Friday, July 30, 2010

Choose Wisely

While on my wonderful vacation last week, I had lunch with a friend of mine whose conversation quickly turned our relaxing lunch date into a blog-worthy work session.

It seems a friend of hers is getting married and although she is not a bridesmaid, her friend expects her to do all of the work of a maid of honor, plus more. The ridiculous requests of this bride-to-be got me thinking about expectations placed on bridesmaids and why we pick the maids we pick. Do we expect too much, do we make it easy for our friends to say “yes” and if we do not expect them to participate at all, why did we ask them? Furthermore, if you have a friend that you love spending time with so much and cherish her opinion more than any other, why was she not picked to stand beside you on your special day?

All of these questions are worth asking yourself before you pick your bridesmaids starting with why we pick the girls we pick. You should be asking yourself: Am I just asking this friend to be in my wedding because she had me in hers? Do I feel an obligation? Is my mother making me ask my cousin so my aunt does not get upset? If the answer to any of these questions is “yes,” then you need to think long and hard before asking a “friend” or family member to commit to such an important job.

You should be asking yourself: Has this person been there for the important events in my past? Will this person be there for the important events in my future? Does this person support me and my future husband? Will she be a reliable friend when the road gets rough and will she have a blast with the preparations of my wedding? If the answer to these questions is “yes,” then you’ve found your bridal party!

The next question you should be asking yourself is, “What do I expect from my bridesmaids?” The truth is we want to believe that our friends and family are just as excited about our wedding as we are, and sometimes that is the case. Other times, while the excitement and joy may be there, they can not always show it in the ways we’d like. For instance, expecting your bridal party to put their life on hold, leave work, or run over for a cry-fest every time you have a wedding mini-crisis, is just not realistic (that’s what your wedding planner is for!). Also, expecting your bridal party to pay for your lavish tastes is also a major no-no.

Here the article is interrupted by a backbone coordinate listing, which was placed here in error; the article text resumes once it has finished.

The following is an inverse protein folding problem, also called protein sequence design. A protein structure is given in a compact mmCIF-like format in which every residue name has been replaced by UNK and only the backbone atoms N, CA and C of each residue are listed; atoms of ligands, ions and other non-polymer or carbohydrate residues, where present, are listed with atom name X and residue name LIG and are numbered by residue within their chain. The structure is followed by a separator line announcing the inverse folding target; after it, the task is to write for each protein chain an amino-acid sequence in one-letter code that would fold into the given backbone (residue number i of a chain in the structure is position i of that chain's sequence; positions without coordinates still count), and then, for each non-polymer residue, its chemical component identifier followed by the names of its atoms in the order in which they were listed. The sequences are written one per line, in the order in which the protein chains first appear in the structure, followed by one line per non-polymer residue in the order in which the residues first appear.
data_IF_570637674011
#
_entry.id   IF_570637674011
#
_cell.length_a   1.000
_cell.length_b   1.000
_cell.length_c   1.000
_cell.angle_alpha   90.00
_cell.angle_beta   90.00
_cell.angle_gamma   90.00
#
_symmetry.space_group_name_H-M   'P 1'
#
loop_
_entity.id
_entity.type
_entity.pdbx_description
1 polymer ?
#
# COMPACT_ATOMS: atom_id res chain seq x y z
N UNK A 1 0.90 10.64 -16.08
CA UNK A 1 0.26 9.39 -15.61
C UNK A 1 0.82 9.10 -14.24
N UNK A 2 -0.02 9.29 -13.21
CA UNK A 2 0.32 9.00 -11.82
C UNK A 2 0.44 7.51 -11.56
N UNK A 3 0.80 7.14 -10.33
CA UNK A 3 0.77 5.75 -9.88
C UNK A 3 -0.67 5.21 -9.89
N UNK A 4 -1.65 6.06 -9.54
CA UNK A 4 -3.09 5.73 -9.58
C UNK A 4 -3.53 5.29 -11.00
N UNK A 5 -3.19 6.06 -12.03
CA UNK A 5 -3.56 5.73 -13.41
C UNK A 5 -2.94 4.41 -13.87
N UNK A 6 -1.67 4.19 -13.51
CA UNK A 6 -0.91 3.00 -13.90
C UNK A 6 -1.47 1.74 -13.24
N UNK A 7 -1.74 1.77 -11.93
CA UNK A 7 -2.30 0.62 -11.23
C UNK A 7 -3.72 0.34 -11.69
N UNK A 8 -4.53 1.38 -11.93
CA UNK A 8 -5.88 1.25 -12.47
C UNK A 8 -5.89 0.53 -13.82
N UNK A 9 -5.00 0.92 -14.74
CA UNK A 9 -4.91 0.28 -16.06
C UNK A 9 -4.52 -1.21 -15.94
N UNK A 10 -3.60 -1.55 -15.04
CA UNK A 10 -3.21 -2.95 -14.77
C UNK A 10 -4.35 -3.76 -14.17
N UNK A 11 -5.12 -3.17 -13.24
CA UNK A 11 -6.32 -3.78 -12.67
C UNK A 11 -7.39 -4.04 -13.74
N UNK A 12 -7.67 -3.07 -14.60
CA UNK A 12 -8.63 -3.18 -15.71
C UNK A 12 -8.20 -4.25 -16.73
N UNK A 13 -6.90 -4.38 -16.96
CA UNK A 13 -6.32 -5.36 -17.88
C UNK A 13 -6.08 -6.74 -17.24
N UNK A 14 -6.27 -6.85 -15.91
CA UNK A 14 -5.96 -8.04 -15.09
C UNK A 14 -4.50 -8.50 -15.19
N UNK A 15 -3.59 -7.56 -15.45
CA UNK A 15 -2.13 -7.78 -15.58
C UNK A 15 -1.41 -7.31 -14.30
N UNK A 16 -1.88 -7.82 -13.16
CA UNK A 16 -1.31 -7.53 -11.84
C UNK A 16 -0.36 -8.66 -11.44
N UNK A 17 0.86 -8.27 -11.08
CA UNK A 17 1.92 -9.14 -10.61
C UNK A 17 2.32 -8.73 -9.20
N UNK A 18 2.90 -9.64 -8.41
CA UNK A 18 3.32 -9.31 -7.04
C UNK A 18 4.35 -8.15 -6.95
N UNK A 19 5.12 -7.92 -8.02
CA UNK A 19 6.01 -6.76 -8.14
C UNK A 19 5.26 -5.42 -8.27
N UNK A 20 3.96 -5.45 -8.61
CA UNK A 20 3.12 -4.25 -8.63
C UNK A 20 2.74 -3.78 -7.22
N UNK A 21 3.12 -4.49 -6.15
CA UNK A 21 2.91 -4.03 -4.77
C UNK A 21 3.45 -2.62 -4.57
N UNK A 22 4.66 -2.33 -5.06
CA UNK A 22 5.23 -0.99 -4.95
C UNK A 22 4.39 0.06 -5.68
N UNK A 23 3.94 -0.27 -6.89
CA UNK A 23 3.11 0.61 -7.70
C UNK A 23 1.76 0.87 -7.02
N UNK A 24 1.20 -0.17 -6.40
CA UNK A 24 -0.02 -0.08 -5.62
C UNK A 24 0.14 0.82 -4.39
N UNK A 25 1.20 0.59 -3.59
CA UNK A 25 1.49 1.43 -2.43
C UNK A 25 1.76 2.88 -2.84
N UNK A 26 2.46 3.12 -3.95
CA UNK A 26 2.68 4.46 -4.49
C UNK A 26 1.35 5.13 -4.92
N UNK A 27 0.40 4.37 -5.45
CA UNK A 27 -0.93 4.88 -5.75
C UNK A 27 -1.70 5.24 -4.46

Another friend of mine, while on this wonderful vacation, spoke to me about her bride-to-be friend who expects her, as a bridesmaid, to pay over $300 for a Vera Wang dress and take care of the expenses that come from traveling to Puerto Rico, since that is where the wedding will be held. Along with those expenses comes the cost of showers, gifts, hair and make up on the day of the wedding, shoes and a bachelorette party, just to name a few.

I can definitely understand a destination wedding and I can certainly understand a Vera Wang dress, but most of my brides who have asked for such a huge financial commitment have covered some of the cost in order to give their girls a break and make it comfortable for everyone no matter their position in life at the time. If you choose your girls for the right reasons, it should be more important to make it feasible for your girls to participate than to cause them to drop out due to your outlandish requests.

The bottom line when it comes to bridesmaids is – pick the girls you love the most who will make the most out of your wedding excitement and who will try the hardest to be a part of it. It is true that it’s all about the bride, but I find that the bride who does not enter into the wedding preparation with that mind set, enjoys her engagement and wedding a whole lot more. She also enters into marriage with a lot more friends! After all, the wedding only lasts a day, but if you choose the right bridesmaids, those relationships will last well beyond the style of that Vera Wang dress. Be aware of what you are asking and who you expect to rise to your challenging requests.

Sunday, July 18, 2010

Wearing White

Last night I had the pleasure of being involved in the wedding of a life-long friend and everything was perfect! The weather held out for us, the day ran smoothly as each of the 13 bridesmaids got our hair and make up done and the first glimpse of the flowers delivered to the house proved that this would be a wedding that none of the guests would soon forget. What I can not forget, however, is our limo pulling up the church for the ceremony and seeing not one, not two, but three guests walking into the church wearing…… WHITE!!!